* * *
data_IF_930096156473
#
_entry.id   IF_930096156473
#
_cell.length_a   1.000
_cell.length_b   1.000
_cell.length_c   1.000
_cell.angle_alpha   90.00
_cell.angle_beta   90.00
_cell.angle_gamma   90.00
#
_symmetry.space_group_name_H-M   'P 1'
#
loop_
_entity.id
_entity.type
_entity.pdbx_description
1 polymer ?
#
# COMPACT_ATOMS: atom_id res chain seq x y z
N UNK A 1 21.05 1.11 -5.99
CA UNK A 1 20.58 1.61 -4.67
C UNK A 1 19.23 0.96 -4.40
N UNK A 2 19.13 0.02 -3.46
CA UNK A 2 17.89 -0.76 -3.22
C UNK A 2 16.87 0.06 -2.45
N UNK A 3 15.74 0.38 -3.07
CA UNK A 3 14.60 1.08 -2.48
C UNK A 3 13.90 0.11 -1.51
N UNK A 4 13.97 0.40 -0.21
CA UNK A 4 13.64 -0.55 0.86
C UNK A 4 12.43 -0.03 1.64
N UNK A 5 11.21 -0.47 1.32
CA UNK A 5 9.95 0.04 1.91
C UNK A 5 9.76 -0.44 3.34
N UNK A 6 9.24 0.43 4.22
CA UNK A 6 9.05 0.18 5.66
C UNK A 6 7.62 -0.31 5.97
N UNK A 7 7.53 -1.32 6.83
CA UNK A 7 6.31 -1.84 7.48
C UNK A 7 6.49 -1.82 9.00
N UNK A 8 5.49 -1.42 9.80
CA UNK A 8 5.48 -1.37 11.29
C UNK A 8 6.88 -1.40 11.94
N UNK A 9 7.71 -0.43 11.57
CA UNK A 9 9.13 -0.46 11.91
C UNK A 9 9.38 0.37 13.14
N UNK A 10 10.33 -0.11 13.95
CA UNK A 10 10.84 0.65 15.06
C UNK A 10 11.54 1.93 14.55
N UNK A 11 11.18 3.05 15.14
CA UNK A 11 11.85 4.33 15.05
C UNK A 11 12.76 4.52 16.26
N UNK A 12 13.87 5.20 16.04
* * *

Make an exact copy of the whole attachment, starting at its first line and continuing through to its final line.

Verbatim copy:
data_IF_930096156473
#
_entry.id   IF_930096156473
#
_cell.length_a   1.000
_cell.length_b   1.000
_cell.length_c   1.000
_cell.angle_alpha   90.00
_cell.angle_beta   90.00
_cell.angle_gamma   90.00
#
_symmetry.space_group_name_H-M   'P 1'
#
loop_
_entity.id
_entity.type
_entity.pdbx_description
1 polymer ?
#
# COMPACT_ATOMS: atom_id res chain seq x y z
N UNK A 1 21.05 1.11 -5.99
CA UNK A 1 20.58 1.61 -4.67
C UNK A 1 19.23 0.96 -4.40
N UNK A 2 19.13 0.02 -3.46
CA UNK A 2 17.89 -0.76 -3.22
C UNK A 2 16.87 0.06 -2.45
N UNK A 3 15.74 0.38 -3.07
CA UNK A 3 14.60 1.08 -2.48
C UNK A 3 13.90 0.11 -1.51
N UNK A 4 13.97 0.40 -0.21
CA UNK A 4 13.64 -0.55 0.86
C UNK A 4 12.43 -0.03 1.64
N UNK A 5 11.21 -0.47 1.32
CA UNK A 5 9.95 0.04 1.91
C UNK A 5 9.76 -0.44 3.34
N UNK A 6 9.24 0.43 4.22
CA UNK A 6 9.05 0.18 5.66
C UNK A 6 7.62 -0.31 5.97
N UNK A 7 7.53 -1.32 6.83
CA UNK A 7 6.31 -1.84 7.48
C UNK A 7 6.49 -1.82 9.00
N UNK A 8 5.49 -1.42 9.80
CA UNK A 8 5.48 -1.37 11.29
C UNK A 8 6.88 -1.40 11.94
N UNK A 9 7.71 -0.43 11.57
CA UNK A 9 9.13 -0.46 11.91
C UNK A 9 9.38 0.37 13.14
N UNK A 10 10.33 -0.11 13.95
CA UNK A 10 10.84 0.65 15.06
C UNK A 10 11.54 1.93 14.55
N UNK A 11 11.18 3.05 15.14
CA UNK A 11 11.85 4.33 15.05
C UNK A 11 12.76 4.52 16.26
N UNK A 12 13.87 5.20 16.04